What’s it all about then?
As an abattoir worker you’ll be part of a team responsible for managing the livestock slaughtering process and preparing the meat for sale.
This is an important and responsible job and you must absolutely ensure that all of the animals that you work with are treated and processed humanely.
What might I be doing?
Your work will vary from one company to another but is likely to include the following:
- Ensuring that all animals are effectively controlled on arrival at the abattoir
- Stunning the animals using specialist equipment and techniques
- Killing the animals humanely, in an efficient manner that minimises pain
- Ensuring that animal welfare is at all times maintained and taking care to ensure that animals do not suffer
- Preparing the carcasses for sale, ensuring the meat is not spoiled
- Packing the meat in separate cartons and packaging
- Cleaning all surfaces and equipment after use
- Reporting any potential problems to supervisory staff and onsite meat hygiene inspectors
- Keeping abreast of all food safety and hygiene rules
- Following strict procedures at all times
What will be expected of me?
You’ll be expected to work as an effective part of a team as dealing with large animals who may be distressed can be extremely dangerous.
As you might expect, you’re going to have to be physically fit for any job in an abattoir.
You’ll be expected to demonstrate high levels of animal welfare in this job.
There is a lot of machinery in an abattoir so you’ll be expected to be able to operate this although full training is given so that you can work safely at all times.
For obvious reasons one of the most important things expected of you is that you will not suffer any distress when dealing with animal carcasses – this is not a place for squeamish people!
What can I expect?
Typically you’ll be working 40 hours per week, with extra hours overtime should the need arise.
Conditions inside the abattoir may be messy, smelly and cold at times and you will be provided with suitable warm and protective clothing for your work.
High standards of hygiene are maintained at all times so that no problems arise with any of the product for which you’re responsible.
You’ll also be surprised at how clean the place is kept!
What about the pay?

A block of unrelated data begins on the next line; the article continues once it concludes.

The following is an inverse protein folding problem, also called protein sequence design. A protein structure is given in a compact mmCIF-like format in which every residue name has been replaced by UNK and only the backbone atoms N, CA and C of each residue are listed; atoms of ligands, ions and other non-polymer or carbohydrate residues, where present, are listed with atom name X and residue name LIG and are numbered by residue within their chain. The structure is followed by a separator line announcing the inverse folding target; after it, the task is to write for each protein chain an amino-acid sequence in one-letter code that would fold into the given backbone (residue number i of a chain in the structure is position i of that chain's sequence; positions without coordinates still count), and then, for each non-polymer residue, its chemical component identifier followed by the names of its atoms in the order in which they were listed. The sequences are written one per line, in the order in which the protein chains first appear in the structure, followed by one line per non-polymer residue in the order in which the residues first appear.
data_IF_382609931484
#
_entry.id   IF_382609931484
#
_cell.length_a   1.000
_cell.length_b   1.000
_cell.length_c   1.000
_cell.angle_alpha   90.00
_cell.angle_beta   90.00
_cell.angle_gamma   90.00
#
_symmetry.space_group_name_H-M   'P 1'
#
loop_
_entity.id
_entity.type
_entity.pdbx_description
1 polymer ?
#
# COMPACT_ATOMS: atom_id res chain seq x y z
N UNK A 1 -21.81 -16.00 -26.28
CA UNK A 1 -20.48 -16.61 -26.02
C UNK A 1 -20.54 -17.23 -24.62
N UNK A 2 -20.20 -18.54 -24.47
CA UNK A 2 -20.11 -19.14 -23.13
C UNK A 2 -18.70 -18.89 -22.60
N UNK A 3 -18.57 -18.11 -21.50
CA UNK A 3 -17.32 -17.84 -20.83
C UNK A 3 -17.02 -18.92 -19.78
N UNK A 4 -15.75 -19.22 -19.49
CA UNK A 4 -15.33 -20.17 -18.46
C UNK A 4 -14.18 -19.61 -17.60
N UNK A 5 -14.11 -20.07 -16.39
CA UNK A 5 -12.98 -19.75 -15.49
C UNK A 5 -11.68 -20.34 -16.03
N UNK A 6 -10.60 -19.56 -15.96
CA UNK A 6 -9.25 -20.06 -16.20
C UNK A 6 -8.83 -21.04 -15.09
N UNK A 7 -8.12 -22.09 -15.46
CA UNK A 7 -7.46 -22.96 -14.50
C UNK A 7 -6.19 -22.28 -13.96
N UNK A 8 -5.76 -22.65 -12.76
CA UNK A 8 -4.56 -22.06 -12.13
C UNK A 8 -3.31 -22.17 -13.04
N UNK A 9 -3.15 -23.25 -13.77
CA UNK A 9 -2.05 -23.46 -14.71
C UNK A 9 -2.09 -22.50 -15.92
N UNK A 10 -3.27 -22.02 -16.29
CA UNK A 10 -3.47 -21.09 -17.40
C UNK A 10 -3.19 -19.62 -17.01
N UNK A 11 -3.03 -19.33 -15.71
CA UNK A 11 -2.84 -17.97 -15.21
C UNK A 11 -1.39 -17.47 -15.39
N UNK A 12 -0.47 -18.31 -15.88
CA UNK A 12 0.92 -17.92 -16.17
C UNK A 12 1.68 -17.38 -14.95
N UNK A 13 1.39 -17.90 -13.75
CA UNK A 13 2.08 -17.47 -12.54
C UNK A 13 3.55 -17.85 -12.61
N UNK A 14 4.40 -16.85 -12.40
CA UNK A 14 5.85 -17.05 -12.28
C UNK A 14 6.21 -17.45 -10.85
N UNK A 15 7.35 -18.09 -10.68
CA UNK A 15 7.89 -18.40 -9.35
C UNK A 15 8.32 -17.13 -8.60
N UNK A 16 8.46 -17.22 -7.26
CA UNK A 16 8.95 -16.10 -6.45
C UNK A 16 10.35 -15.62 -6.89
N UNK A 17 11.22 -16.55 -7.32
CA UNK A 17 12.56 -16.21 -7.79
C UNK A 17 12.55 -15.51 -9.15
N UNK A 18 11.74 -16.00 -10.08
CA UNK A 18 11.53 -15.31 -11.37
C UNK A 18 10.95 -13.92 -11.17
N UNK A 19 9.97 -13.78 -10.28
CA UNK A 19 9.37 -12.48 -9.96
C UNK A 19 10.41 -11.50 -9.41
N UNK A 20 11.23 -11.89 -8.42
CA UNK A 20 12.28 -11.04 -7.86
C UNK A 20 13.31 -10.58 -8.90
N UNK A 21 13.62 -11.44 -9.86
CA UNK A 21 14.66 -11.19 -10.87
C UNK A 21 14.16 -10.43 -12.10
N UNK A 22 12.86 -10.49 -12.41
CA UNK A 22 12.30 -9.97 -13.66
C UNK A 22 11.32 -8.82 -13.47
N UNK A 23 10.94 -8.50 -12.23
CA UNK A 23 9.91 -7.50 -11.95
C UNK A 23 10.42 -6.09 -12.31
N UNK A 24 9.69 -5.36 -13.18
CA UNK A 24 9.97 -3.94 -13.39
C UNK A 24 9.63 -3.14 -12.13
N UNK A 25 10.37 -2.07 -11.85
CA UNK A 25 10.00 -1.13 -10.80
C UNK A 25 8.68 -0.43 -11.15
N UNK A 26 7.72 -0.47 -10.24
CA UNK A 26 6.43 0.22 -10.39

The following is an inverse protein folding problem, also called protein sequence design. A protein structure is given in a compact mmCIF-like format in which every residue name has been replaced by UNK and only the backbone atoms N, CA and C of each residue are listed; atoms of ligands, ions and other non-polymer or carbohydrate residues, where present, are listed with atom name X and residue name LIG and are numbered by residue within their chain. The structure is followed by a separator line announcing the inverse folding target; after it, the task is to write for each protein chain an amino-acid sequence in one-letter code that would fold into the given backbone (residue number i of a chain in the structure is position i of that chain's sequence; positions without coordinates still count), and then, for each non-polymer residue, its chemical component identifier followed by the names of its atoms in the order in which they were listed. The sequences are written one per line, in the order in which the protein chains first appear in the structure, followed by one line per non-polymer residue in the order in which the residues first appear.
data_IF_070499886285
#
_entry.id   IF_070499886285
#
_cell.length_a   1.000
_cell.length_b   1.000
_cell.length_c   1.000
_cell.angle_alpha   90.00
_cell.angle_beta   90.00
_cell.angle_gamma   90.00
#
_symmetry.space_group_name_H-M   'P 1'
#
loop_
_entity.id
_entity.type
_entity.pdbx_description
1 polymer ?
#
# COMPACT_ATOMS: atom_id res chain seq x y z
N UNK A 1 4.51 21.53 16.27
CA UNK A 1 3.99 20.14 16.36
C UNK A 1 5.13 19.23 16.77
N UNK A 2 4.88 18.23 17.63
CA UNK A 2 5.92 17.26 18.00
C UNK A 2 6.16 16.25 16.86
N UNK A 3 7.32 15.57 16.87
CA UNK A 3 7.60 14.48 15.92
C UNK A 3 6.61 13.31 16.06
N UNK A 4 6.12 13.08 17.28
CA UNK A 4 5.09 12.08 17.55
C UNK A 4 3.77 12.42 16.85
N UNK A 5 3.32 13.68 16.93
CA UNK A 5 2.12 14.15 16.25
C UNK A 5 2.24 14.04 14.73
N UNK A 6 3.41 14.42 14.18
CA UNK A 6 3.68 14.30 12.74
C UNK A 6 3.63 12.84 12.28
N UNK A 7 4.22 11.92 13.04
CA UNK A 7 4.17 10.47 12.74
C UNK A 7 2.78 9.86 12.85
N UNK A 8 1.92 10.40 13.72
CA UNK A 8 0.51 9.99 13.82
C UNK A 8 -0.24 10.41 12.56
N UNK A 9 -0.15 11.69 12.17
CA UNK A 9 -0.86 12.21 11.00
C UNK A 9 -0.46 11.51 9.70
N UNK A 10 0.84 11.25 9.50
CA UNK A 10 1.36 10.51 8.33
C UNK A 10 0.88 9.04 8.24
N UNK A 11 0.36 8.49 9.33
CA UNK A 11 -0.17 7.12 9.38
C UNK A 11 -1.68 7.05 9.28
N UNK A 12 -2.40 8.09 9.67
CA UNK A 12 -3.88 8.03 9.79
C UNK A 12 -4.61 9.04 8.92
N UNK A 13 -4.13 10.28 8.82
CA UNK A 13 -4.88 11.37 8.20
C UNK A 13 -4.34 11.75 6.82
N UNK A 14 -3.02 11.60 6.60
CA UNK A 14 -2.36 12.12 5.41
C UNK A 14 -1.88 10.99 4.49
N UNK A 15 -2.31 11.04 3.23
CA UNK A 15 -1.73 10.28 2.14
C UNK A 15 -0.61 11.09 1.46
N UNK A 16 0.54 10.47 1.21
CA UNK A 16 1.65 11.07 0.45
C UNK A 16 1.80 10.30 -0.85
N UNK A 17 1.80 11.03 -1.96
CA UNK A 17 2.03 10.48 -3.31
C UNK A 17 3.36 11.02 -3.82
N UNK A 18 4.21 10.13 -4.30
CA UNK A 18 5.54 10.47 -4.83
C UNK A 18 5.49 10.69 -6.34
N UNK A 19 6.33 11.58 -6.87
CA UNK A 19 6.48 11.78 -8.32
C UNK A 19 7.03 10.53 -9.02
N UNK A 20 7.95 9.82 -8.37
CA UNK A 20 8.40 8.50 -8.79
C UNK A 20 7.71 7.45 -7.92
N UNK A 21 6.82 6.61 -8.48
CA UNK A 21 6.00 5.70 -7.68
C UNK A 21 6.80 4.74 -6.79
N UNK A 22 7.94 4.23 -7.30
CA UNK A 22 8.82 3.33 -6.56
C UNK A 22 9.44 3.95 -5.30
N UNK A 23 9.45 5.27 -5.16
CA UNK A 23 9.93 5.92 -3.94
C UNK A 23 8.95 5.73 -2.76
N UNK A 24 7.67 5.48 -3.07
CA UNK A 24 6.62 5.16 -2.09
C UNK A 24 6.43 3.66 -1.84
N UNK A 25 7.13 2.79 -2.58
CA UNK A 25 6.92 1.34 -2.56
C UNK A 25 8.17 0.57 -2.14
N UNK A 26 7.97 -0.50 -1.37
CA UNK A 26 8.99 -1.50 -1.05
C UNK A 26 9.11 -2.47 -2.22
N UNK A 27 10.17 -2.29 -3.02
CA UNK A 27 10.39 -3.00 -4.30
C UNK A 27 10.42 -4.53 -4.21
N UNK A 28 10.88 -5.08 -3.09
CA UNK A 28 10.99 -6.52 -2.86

As a trainee you’ll earn somewhere just over the minimum wage but this will rise as you gain experience in your role and become more effective.
You may also work for a company that pays a bonus.
Obviously these rates change with time so ensure you know all the details prior to taking on this sort of work.
Average rates start around £12,000 rising to around £18,000 with skills and experience.
Note these figures are only intended as a rough guideline.
What qualifications do I need to get in?
You don’t need any formal qualifications to commence training as an abattoir operative but this doesn’t mean that some employers will ask for GCSE passes as a minimum.
With more qualifications under your belt when you commence employment you are much more likely to achieve promotions and pay rises.
You could consider an apprenticeship so you’ll be learning and earning at the same time.
Legally you must be over the age of 18 to slaughter animals.
Where would I get these qualifications?
Apprenticeships are offered via FE colleges and your local meat firms and you should check with your local jobs and employment office for more details.
What about further training?
Most of the training will be provided at your induction and then on the job and you will likely gain most expertise by learning from your more experienced colleagues.
If you are undertaking an apprenticeship you will spend most of your time learning on the job, but also some time in the classroom studying a number of useful topics which all help to make you a better worker.
Animal Welfare courses are also offered and there are a number of providers of this type of specialist training.
The more qualifications you can get the better your chances are of promotion to team leader or supervisor – this means you should consider taking some courses in business and management either via your employer or in your own time at the local FE College or using distance learning.
Anything else I might need to know?
Yes, there are lots of different roles within the abattoir both before and after the actual slaughtering process.
So, you could be involved with a number of different processes, depending on the type of abattoir in which you’re employed.
Many abattoirs are large and specialise in a particular kind of animal.